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October 1972

Pathophysiology of Pruritus Associated With Elevated Bile Acid Levels in Serum

Author Affiliations


From the Division of Dermatology, Department of Internal Medicine, University of Texas, Southwestern Medical School, Dallas.

Arch Intern Med. 1972;130(4):632-637. doi:10.1001/archinte.1972.03650040156014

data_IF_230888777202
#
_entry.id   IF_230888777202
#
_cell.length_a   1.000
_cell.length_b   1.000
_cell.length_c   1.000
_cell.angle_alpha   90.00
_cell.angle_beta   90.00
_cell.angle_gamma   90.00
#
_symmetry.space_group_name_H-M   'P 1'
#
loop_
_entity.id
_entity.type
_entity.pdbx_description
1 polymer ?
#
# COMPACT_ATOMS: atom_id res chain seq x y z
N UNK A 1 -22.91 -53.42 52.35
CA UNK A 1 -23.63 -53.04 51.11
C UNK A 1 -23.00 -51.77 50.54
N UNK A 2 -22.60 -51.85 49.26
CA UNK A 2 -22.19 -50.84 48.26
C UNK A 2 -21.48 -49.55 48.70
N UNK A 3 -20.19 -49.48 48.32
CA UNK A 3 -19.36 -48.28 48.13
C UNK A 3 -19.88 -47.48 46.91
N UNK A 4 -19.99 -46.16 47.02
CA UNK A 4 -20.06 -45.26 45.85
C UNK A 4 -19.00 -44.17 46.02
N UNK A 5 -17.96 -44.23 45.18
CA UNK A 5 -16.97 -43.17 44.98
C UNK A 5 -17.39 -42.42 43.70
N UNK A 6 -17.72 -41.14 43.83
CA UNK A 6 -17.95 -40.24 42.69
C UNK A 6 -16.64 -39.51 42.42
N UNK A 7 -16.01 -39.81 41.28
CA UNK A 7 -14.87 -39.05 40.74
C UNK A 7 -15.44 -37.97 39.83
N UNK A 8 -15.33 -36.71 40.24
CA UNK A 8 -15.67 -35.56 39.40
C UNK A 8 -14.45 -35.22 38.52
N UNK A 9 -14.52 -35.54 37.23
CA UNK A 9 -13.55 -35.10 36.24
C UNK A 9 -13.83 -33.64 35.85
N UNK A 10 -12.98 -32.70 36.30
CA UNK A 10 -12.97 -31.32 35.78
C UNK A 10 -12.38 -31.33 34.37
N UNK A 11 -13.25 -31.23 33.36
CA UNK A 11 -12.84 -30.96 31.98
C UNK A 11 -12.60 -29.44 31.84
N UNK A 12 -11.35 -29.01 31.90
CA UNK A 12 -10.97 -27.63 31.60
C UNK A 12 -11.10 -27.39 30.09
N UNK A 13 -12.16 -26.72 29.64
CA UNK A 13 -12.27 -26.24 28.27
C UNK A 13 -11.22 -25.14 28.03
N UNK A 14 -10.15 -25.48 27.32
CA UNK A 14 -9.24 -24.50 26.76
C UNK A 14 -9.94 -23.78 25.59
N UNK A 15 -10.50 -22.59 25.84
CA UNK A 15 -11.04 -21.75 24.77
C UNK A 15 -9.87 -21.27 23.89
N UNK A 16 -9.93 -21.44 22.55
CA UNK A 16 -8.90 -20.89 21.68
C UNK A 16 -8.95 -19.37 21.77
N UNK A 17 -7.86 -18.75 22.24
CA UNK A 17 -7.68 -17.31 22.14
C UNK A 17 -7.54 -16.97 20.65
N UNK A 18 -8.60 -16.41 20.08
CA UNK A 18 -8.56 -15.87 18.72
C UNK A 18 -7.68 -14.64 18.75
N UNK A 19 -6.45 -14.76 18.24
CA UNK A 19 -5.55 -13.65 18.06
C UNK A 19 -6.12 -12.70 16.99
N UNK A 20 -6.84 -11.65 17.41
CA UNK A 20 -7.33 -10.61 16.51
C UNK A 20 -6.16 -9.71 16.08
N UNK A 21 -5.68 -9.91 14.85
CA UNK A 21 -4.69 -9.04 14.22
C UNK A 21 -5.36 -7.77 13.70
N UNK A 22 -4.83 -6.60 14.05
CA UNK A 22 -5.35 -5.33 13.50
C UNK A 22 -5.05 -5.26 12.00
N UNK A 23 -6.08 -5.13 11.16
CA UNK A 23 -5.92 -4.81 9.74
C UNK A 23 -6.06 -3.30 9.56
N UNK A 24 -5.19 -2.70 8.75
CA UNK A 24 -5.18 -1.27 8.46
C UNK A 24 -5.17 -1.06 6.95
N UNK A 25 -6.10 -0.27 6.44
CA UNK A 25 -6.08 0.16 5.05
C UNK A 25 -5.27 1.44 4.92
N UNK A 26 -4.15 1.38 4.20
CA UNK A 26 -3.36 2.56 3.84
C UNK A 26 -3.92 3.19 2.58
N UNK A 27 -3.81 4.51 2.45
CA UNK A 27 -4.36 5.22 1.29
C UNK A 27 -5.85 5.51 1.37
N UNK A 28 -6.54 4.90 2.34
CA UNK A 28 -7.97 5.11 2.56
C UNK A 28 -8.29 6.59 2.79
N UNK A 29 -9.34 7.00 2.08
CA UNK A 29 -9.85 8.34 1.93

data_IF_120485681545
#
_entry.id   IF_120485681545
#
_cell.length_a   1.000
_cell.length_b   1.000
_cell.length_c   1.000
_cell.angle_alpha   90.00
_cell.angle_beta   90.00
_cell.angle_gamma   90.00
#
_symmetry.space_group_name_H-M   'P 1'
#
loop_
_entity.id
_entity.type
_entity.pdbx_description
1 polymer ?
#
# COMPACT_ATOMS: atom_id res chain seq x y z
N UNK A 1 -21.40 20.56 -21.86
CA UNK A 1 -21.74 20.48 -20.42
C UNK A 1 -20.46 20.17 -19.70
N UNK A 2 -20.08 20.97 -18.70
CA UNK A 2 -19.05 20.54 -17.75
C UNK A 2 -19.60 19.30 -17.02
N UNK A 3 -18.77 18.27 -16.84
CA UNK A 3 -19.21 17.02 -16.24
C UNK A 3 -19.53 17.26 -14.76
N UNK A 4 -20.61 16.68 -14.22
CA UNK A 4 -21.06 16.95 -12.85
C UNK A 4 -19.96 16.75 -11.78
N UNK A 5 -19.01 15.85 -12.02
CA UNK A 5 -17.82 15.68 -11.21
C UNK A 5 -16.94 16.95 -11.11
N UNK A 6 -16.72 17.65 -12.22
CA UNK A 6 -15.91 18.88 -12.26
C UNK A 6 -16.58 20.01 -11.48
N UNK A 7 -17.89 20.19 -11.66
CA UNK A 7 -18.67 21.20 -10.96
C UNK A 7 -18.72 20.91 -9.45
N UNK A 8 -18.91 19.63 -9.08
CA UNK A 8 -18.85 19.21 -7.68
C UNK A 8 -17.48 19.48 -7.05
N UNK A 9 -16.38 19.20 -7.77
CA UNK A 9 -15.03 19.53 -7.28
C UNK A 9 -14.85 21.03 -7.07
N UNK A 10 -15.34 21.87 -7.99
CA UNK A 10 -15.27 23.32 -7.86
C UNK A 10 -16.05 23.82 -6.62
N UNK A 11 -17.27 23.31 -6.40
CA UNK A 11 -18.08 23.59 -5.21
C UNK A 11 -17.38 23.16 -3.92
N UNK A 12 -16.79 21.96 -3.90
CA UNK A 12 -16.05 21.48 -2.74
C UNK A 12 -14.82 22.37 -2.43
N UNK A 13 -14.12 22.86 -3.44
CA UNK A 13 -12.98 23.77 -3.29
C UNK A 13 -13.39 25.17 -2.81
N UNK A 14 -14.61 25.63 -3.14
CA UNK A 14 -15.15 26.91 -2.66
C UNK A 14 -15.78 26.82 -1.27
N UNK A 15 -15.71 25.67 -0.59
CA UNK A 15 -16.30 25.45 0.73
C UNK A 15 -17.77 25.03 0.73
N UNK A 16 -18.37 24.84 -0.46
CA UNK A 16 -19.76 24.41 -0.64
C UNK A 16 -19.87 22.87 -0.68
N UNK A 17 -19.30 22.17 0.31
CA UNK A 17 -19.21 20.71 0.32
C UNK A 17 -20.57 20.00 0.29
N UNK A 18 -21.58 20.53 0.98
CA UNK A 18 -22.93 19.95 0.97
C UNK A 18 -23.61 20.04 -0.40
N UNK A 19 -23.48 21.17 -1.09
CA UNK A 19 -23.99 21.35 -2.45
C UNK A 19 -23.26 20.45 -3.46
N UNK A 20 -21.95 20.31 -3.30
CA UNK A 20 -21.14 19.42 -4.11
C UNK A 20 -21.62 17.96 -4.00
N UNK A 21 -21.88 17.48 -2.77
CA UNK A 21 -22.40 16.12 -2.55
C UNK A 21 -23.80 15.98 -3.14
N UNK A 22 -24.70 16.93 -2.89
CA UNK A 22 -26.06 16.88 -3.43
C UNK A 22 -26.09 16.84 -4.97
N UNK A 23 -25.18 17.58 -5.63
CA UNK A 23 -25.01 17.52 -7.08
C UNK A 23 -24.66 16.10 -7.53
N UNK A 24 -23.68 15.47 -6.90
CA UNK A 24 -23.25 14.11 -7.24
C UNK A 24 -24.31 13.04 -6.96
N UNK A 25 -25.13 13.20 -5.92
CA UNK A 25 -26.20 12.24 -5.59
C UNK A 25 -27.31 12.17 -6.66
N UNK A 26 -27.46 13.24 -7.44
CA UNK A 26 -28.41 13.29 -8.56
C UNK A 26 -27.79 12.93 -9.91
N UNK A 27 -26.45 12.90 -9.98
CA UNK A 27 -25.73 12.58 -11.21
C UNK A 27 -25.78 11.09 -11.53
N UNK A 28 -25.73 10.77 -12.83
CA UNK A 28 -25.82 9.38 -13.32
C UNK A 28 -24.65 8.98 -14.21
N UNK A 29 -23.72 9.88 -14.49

Unremitting itch may trouble the patient with biliary obstructive disease. Recent investigations suggest that levels of bile salts correlate with pruritus and levels on the skin surface correlate better than those in serum. Cholestyramine reduces these levels and relieves pruritus. Its greater avidity for dihydroxy bile salts, and the severalfold over-representation of this group in cutaneous surface film, suggest that they may represent a more significant cause of pruritus than cholate, the trihydroxy compound. Though still poorly understood, the mechanism by which bile salts induce itching may involve release of a secondary mediator, perhaps endogenous protease, in skin.